Wales

Cardiff council urges equality for separated parents

Mother and child
Image caption Non-resident parents say some public bodies will not interact with them

A council is to ask all public bodies it deals with not to "discriminate" against parents who do not live with their children.

Cardiff council will now write to all other local authorities in Wales asking them to adopt the same principle.

Non-resident parents claim schools, hospitals and GPs' surgeries will often give information only to parents living with children

The number of single-parent households has risen yearly in Wales since 1991.

In 2007, the Welsh Assembly Government issued guidance to schools on how to deal with separated or divorced parents.

Cardiff councillors have voted to remind all public bodies and partner agencies that the local authority deals with that both parents are equally important and should be given access to the relevant information about their children.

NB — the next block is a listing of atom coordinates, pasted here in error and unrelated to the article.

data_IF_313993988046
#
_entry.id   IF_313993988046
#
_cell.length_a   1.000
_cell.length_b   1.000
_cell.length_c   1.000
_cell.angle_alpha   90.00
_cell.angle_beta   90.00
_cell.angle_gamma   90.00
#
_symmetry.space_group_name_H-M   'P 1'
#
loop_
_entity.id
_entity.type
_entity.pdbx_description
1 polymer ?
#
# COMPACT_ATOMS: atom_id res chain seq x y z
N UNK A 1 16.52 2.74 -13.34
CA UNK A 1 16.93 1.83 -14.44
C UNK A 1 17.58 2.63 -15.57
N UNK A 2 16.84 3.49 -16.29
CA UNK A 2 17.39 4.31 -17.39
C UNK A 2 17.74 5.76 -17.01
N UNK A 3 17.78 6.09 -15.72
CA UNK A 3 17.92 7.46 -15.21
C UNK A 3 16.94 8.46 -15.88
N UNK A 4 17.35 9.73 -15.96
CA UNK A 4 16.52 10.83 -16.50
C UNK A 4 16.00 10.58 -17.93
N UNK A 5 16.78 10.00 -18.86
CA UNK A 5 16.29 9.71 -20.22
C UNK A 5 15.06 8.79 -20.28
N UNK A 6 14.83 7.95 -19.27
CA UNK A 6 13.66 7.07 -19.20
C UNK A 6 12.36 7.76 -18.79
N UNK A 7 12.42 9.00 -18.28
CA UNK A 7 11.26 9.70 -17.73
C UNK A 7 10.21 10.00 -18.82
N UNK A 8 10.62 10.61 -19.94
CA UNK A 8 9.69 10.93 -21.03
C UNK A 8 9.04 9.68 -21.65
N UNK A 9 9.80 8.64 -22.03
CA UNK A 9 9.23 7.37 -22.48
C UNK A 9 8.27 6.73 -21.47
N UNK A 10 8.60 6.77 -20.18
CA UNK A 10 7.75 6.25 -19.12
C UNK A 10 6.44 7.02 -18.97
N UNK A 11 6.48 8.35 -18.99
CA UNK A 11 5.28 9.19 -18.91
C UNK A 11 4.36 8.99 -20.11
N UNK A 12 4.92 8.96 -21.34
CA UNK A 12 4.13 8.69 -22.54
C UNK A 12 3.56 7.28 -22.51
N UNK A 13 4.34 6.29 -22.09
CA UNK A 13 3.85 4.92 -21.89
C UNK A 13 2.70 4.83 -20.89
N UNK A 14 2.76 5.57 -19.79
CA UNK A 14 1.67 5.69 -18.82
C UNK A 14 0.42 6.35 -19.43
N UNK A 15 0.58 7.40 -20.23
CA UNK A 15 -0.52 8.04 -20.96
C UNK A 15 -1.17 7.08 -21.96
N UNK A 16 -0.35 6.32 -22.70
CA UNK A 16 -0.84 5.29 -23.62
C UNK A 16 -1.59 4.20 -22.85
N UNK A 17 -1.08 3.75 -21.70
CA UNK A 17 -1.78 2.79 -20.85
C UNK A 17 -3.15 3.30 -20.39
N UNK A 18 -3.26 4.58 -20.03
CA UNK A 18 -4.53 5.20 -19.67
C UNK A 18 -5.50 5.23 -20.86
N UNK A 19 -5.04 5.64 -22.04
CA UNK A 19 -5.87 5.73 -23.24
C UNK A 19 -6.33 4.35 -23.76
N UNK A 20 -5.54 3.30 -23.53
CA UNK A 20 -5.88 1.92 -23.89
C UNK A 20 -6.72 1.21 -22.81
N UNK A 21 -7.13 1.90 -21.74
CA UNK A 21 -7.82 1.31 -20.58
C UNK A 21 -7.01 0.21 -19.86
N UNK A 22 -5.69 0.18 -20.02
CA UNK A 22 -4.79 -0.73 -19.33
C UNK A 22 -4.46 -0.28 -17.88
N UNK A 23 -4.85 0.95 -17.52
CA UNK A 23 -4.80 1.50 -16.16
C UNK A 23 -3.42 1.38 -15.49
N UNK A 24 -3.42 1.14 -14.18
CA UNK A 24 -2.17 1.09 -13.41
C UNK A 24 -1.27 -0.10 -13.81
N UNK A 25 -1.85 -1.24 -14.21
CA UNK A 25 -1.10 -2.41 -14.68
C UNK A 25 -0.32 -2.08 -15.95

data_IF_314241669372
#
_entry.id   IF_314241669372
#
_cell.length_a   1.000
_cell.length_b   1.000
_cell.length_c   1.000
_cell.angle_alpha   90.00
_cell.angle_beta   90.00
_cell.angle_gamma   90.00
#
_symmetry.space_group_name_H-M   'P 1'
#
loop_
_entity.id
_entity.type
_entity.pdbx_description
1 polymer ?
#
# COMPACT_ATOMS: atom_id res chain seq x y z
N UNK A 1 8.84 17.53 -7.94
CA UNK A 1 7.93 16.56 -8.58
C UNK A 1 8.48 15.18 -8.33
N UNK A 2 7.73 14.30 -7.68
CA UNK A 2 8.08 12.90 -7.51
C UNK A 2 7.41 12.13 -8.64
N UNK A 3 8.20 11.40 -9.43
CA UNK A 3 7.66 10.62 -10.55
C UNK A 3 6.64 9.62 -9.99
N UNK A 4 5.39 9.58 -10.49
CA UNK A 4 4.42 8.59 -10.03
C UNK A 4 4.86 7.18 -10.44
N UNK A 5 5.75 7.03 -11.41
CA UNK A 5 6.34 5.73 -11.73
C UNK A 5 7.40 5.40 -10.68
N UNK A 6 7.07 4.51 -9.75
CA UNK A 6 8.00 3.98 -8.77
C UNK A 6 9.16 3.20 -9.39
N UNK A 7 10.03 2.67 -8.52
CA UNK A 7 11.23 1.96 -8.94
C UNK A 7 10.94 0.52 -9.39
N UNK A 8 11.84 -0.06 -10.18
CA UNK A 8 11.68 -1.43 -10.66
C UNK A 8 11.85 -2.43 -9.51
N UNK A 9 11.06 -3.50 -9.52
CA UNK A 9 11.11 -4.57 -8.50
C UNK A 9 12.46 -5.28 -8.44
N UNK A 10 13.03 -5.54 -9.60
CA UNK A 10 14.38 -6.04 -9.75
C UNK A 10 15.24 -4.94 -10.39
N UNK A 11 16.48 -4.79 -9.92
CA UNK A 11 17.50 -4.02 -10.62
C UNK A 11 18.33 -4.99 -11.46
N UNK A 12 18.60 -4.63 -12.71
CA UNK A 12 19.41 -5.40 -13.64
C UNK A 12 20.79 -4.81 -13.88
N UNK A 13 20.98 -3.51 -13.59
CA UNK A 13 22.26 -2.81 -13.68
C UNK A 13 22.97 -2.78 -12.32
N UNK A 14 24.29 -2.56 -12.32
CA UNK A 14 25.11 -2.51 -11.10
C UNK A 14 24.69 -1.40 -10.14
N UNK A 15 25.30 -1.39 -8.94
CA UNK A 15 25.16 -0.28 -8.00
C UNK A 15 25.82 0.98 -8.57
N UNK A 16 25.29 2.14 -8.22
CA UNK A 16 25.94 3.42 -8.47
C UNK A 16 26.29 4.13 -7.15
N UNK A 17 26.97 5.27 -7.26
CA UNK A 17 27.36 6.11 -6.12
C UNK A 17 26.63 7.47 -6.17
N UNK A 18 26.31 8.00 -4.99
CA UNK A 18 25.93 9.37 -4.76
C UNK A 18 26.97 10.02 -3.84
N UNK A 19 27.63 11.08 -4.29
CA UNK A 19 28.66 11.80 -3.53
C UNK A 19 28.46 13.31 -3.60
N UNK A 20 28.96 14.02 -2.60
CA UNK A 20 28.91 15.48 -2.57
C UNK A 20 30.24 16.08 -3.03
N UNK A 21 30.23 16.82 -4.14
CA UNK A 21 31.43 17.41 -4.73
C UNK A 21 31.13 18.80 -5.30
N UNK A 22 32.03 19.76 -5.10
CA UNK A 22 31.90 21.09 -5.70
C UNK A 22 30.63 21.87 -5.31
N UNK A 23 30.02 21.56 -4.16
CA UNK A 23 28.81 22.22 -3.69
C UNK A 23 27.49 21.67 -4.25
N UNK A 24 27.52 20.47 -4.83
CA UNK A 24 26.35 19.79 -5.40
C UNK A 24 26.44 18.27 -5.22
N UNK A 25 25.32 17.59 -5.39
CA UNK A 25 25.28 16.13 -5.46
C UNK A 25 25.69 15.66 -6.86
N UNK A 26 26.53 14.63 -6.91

Parents who have moved out of the family home - both women and men - have told BBC Radio Wales that previously healthy relationships with their child's school or GP surgery can quickly turn sour.

John, from Cardiff, a non-resident father, who spoke anonymously to Good Morning Wales, said: "Schools, doctors and even dentists were then saying all the information then can only go to the parent where the children are living."

Two fathers whose children both had fits in school said they were not informed of the incidents because they did not live with the child.

One faced further problems when he turned up at the hospital - with documents to prove who he was - but was refused information about how his child was doing and could not see the youngster.

'Clear guidance'

A mother, Jo, [not her real name] said her son's secondary school refused to interact with her despite a court order giving her joint residency of her son, even though he lives most of the year with his father.

She said: "I need to know, from the school, how he's doing.

"It makes it difficult for me to deal with my own child."

Organisations which help non-resident parents say a presumption of "shared parenting" in the event of separation or divorce is the way forward rather than assuming that only the parent with whom a child lives has full responsibility.

David Evans, Welsh secretary of the National Union of Teachers, said schools had to put the rights of the child ahead of the rights of a parent.

He urged Cardiff council to issue "clear guidance" to schools.

He said: "Schools put in place procedures which will resolve any issues or complaints that might come forward, in a very sensible way."

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